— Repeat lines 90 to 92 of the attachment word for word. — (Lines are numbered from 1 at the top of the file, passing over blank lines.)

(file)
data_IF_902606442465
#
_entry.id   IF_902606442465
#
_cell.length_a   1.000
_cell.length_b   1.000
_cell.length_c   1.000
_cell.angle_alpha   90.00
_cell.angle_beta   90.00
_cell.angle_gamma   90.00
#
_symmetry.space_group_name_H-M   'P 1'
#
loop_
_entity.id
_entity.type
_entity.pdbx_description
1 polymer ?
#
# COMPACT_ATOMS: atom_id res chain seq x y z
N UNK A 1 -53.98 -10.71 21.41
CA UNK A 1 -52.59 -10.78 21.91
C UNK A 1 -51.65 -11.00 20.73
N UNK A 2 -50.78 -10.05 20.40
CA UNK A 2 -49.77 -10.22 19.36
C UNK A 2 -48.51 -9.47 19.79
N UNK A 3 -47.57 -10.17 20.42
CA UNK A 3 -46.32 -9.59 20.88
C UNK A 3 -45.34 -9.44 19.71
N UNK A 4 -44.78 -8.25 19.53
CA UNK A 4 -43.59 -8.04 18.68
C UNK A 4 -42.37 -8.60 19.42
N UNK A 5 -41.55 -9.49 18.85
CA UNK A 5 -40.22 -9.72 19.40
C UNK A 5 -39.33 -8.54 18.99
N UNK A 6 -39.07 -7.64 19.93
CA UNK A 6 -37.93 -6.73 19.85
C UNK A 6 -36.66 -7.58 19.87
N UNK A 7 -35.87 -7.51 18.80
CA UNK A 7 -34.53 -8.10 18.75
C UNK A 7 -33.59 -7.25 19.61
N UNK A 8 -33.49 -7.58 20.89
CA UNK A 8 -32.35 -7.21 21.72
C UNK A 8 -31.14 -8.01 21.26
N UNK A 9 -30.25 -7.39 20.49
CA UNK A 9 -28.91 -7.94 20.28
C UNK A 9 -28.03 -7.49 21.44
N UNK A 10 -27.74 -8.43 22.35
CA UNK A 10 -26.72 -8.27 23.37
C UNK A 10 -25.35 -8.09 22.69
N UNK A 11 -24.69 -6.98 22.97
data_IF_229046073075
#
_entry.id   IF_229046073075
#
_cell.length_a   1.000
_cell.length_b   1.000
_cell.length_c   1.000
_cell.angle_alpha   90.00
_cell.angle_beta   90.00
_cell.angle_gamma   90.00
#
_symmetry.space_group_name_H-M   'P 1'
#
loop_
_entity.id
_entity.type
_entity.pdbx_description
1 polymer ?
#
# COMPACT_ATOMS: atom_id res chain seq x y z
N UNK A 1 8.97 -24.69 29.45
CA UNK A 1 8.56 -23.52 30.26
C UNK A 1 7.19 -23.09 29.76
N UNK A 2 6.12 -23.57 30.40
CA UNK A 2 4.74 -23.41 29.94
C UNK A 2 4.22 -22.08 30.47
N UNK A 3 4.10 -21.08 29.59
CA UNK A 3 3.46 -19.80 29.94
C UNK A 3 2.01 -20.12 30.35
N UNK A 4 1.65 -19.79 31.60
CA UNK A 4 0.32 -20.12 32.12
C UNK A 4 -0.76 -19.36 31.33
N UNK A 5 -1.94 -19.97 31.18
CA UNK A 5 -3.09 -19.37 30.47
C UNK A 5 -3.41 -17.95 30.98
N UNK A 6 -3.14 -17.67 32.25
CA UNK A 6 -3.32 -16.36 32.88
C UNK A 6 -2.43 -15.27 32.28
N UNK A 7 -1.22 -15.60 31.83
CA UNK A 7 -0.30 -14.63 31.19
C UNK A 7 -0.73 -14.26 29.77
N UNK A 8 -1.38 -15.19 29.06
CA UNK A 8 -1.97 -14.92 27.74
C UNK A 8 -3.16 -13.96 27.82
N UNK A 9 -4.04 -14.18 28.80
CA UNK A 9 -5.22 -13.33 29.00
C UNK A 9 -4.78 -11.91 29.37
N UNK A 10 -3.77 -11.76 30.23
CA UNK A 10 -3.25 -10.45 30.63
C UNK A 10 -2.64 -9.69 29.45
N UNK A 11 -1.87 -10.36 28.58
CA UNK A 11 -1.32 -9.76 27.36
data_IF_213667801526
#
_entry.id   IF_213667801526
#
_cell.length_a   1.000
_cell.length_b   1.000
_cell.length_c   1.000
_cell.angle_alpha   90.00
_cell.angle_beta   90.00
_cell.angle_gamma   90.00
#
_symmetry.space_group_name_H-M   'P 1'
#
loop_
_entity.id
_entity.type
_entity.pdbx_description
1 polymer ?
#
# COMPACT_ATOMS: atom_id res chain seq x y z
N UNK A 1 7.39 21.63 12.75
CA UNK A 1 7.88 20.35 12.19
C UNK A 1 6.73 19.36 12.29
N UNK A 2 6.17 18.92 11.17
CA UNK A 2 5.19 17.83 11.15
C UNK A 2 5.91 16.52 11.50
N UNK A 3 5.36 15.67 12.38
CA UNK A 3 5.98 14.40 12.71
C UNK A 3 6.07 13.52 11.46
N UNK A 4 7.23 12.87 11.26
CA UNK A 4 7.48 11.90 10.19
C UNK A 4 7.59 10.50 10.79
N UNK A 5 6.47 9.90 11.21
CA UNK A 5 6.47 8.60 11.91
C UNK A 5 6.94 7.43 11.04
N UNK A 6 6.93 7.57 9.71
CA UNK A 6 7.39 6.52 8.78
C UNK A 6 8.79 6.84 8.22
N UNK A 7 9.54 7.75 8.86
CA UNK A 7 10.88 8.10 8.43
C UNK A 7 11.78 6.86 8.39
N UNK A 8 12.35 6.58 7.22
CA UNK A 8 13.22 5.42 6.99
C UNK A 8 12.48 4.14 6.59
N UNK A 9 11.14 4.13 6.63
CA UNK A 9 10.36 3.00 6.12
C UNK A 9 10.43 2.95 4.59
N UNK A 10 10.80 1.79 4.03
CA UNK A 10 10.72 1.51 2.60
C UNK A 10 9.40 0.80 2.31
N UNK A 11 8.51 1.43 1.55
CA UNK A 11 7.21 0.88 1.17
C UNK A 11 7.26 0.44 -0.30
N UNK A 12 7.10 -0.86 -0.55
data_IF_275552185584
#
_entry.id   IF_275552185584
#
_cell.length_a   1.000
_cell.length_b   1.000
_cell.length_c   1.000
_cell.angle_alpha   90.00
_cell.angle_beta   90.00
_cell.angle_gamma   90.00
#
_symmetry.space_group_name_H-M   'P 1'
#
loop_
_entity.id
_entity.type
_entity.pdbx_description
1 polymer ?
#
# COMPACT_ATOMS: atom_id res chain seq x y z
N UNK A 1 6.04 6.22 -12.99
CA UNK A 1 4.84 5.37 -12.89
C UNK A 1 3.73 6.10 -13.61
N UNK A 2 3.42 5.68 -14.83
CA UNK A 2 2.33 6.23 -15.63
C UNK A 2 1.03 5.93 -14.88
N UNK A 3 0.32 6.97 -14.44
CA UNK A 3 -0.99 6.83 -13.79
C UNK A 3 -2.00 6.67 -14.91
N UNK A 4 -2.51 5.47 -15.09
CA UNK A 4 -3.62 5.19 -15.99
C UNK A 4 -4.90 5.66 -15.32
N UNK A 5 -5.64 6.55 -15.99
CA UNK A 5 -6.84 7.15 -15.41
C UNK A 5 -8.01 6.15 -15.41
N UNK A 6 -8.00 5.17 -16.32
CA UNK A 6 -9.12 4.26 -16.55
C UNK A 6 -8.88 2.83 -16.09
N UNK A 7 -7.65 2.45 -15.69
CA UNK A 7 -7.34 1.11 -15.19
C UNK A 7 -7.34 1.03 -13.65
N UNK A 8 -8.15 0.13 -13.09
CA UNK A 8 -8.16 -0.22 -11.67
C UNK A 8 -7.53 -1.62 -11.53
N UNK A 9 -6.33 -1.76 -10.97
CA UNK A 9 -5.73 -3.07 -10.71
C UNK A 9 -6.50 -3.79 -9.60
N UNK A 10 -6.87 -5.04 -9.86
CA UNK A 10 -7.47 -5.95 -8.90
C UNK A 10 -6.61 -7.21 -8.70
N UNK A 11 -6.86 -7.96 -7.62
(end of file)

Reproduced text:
N UNK A 7 -1.22 -15.60 31.83
CA UNK A 7 -0.30 -14.63 31.19
C UNK A 7 -0.73 -14.26 29.77